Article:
2. Well, crap…cheating is cheating and there can be a million reasons if you want to search for a reason to make it more acceptable…..It is not acceptable to me and I will tell you why. When you love someone, that comes with self discipline. When you are in a committed relationship, married or not, if monogamy is a principle of the relationship, then one must discipline themselves and tell themselves no sometimes out of respect and love for the partner. Love is sacrifice of the ego and if our ego is fed by multiple partners, best stay out of an exclusive relationship. Once trust is broken, it is hell to gain back and then what you end up with is a very toxic and tragic relationship that is not meaningfully satisfying for anyone. If your a cheater, never commit to anyone at all, unless you are mean and cruel and just want to hurt people and then you are a sociopath or psychopathy which means you are SICK…. On the other hand, some couples have an open relationship and if you do, more power to you…have fun and get after it….

  3. I think there are different levels of “Love”. I think polarity is involved … if all you have ever experienced is a little “hurt” in your life then you can only feel “love” to that same degree … I think this is probably one of the most important reasons we all face “hurt” in it’s many forms. That being said, it becomes a relative question that cannot be answered in general terms to be applied to the world as a whole.

    1. Huh?? Are you saying yes it’s ok to cheat on the person you love. Love between a man and woman means commitment. If you don’t have that it isn’t love.

    2. Of course I am not saying it is on to cheat on someone you have made a commitment to … under any circumstances. In this life the only thing you truly have is your word and that means everything. I have been on the receiving end of unfaithfulness … suffice to say I was devastated. The point I was trying to make was that if you are in what was intended to be a monogamous relationship and you are not deeply and passionately in love with your partner the relationship eventually fizzles out and you lose interest … it is not exciting enough to keep you interested. From my own experience and observation, most, if not all of the couples I know are not ok with themselves enough to be in a healthy relationship that doesn’t include at least some codependency. You have to reach a state of mind where you realize that to be in a healthy relationship you must first be healthy and happy alone … that is to say you cannot count on someone outside of you for your happiness. Also to be considered is chemistry between two individuals. If you are lucky enough to have found both, individual happiness and chemistry, you are indeed fortunate … it is rare. So … lol …. my point was that you have to have experienced some serious pain in your life to love someone else so deeply … if you’re both there and there is chemistry you have a something absolutely magnificent and there is little, if any, chance of unfaithfulness. Just my humble perspective.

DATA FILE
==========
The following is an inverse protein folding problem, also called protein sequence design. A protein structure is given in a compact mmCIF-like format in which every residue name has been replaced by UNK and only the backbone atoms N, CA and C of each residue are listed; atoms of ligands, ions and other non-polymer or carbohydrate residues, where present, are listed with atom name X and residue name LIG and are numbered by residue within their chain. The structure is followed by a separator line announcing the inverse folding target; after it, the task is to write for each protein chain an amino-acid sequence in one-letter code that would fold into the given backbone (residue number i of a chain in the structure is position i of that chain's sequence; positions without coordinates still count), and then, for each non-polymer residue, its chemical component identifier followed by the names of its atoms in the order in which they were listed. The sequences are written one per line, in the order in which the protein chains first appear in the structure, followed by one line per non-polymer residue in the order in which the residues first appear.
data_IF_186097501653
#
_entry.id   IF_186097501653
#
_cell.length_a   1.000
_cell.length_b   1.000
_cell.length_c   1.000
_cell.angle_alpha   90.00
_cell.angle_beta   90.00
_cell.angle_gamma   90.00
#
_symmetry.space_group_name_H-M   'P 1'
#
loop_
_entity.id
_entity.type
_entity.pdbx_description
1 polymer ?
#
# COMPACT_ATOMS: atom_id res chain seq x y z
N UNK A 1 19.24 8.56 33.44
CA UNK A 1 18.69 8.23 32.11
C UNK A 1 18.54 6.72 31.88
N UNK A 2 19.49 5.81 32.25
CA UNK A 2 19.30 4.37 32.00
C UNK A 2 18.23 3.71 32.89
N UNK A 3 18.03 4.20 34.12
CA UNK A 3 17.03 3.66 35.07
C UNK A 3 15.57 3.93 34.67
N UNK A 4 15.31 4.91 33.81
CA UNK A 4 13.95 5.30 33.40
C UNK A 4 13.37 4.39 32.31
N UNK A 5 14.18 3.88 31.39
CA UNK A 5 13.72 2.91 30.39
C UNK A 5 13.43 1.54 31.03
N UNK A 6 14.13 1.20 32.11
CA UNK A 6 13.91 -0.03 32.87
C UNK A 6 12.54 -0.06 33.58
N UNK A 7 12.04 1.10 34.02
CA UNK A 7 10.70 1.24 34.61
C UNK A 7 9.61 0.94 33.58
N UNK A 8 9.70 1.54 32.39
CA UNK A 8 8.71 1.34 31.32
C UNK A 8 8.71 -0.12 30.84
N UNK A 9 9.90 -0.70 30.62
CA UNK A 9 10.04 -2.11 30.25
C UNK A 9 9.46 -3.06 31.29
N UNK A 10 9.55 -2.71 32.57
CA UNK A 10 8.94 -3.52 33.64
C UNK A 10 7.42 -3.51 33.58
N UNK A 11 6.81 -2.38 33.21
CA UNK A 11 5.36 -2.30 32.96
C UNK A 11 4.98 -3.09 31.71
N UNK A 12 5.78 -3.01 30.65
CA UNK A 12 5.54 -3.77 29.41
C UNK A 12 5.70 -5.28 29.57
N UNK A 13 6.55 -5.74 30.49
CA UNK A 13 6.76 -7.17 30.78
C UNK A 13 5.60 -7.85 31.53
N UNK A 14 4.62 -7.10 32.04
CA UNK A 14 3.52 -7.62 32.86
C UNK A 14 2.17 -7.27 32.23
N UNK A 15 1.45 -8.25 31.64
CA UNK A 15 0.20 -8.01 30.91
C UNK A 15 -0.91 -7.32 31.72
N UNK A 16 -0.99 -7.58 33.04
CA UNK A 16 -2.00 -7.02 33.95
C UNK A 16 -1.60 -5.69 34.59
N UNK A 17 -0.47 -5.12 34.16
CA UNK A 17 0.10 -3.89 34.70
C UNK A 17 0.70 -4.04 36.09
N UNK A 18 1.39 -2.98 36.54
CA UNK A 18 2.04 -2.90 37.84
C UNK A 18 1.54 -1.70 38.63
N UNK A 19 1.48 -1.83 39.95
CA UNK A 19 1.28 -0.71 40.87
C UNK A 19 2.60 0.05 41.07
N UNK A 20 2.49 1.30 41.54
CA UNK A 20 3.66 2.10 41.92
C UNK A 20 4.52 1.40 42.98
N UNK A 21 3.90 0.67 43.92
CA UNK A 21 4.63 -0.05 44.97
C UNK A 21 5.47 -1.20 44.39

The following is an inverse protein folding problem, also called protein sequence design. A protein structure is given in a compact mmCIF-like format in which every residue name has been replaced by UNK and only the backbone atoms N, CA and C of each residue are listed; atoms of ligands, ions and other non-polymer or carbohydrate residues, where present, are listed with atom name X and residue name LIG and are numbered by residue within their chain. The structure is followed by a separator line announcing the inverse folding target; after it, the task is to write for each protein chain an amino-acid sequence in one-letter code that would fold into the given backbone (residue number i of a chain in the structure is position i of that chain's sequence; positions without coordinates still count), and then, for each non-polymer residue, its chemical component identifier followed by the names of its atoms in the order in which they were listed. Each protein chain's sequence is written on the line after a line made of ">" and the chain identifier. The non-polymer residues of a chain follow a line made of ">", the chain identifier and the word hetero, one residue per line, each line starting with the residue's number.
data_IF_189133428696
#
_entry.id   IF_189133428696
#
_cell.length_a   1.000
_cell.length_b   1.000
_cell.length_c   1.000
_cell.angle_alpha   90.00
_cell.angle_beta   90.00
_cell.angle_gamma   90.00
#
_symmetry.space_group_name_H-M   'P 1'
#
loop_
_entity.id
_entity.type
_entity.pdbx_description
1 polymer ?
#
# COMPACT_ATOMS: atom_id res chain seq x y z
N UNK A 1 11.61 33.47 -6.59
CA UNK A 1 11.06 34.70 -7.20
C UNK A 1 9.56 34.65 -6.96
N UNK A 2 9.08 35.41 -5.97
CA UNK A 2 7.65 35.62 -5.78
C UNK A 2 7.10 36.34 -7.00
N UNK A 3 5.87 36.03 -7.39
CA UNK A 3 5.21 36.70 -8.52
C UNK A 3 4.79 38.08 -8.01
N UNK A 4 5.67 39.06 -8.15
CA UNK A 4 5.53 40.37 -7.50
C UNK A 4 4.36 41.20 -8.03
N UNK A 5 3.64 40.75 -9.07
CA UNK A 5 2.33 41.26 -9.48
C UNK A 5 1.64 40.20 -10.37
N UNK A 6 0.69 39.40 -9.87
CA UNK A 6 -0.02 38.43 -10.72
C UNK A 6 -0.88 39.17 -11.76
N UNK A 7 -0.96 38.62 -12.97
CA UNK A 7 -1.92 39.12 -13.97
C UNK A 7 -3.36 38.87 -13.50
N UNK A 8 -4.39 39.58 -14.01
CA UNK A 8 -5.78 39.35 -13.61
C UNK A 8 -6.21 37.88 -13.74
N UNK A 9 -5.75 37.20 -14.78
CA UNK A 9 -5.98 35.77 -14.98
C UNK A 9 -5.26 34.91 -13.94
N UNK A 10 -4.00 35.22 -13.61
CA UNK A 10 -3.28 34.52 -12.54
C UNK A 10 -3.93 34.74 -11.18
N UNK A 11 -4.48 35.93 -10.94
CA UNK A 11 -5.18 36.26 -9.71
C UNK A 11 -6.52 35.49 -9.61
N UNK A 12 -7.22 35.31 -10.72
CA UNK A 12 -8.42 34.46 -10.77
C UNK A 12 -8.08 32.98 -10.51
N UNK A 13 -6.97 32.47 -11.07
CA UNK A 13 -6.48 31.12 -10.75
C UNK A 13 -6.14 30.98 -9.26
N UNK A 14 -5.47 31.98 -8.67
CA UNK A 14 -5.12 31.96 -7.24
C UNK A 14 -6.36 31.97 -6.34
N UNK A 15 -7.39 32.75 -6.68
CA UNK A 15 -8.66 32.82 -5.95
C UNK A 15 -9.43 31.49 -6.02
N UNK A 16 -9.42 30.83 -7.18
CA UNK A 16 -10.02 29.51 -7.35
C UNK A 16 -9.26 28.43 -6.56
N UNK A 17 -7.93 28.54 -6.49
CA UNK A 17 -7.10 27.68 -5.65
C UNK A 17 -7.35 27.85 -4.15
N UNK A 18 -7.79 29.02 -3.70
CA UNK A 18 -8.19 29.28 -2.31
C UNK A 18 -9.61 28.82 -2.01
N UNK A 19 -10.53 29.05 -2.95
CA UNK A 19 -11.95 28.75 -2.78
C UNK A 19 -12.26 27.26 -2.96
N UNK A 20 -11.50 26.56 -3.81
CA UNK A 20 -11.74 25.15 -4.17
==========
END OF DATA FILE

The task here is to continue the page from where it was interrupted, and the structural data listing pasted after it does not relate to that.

3. Ruben Gonzales Of course I am not saying it is on to cheat on someone you have made a commitment to … under any circumstances. In this life the only thing you truly have is your word and that means everything. I have been on the receiving end of unfaithfulness … suffice to say I was devastated. The point I was trying to make was that if you are in what was intended to be a monogamous relationship and you are not deeply and passionately in love with your partner the relationship eventually fizzles out and you lose interest … it is not exciting enough to keep you interested. From my own experience and observation, most, if not all of the couples I know are not ok with themselves enough to be in a healthy relationship that doesn’t include at least some codependency. You have to reach a state of mind where you realize that to be in a healthy relationship you must first be healthy and happy alone … that is to say you cannot count on someone outside of you for your happiness. Also to be considered is chemistry between two individuals. If you are lucky enough to have found both, individual happiness and chemistry, you are indeed fortunate … it is rare. So … lol …. my point was that you have to have experienced some serious pain in your life to love someone else so deeply … if you’re both there and there is chemistry you have a something absolutely magnificent and there is little, if any, chance of unfaithfulness. Just my humble perspective.